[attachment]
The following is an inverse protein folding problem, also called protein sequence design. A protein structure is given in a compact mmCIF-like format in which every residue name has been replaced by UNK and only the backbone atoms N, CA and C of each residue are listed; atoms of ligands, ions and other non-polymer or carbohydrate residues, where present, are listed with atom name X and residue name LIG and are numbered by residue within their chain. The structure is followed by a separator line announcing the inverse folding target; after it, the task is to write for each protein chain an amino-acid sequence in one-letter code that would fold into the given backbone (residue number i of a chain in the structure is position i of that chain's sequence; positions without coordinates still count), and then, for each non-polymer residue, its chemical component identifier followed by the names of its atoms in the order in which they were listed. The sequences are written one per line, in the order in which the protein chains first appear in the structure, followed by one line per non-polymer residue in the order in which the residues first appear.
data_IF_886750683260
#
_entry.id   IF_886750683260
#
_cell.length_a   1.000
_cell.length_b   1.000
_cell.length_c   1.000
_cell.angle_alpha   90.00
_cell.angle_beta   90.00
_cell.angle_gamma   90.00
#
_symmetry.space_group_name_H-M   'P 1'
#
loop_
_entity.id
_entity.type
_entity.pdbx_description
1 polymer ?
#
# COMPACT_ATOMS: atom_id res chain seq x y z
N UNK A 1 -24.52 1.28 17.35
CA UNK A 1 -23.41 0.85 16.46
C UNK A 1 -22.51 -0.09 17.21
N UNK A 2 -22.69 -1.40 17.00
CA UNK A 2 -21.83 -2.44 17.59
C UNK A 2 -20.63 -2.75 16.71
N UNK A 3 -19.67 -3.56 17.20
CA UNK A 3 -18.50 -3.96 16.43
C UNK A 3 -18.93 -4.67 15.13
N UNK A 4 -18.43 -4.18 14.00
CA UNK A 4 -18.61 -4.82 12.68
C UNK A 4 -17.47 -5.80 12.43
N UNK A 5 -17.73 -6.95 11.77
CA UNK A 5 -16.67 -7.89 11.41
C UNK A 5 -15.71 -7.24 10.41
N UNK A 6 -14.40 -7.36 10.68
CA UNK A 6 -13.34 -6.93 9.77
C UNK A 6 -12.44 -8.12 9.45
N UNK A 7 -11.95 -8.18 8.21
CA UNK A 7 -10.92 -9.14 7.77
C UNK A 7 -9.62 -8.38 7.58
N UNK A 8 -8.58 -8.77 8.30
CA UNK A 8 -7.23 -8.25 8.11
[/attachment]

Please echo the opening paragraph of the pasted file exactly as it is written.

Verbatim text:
The following is an inverse protein folding problem, also called protein sequence design. A protein structure is given in a compact mmCIF-like format in which every residue name has been replaced by UNK and only the backbone atoms N, CA and C of each residue are listed; atoms of ligands, ions and other non-polymer or carbohydrate residues, where present, are listed with atom name X and residue name LIG and are numbered by residue within their chain. The structure is followed by a separator line announcing the inverse folding target; after it, the task is to write for each protein chain an amino-acid sequence in one-letter code that would fold into the given backbone (residue number i of a chain in the structure is position i of that chain's sequence; positions without coordinates still count), and then, for each non-polymer residue, its chemical component identifier followed by the names of its atoms in the order in which they were listed. The sequences are written one per line, in the order in which the protein chains first appear in the structure, followed by one line per non-polymer residue in the order in which the residues first appear.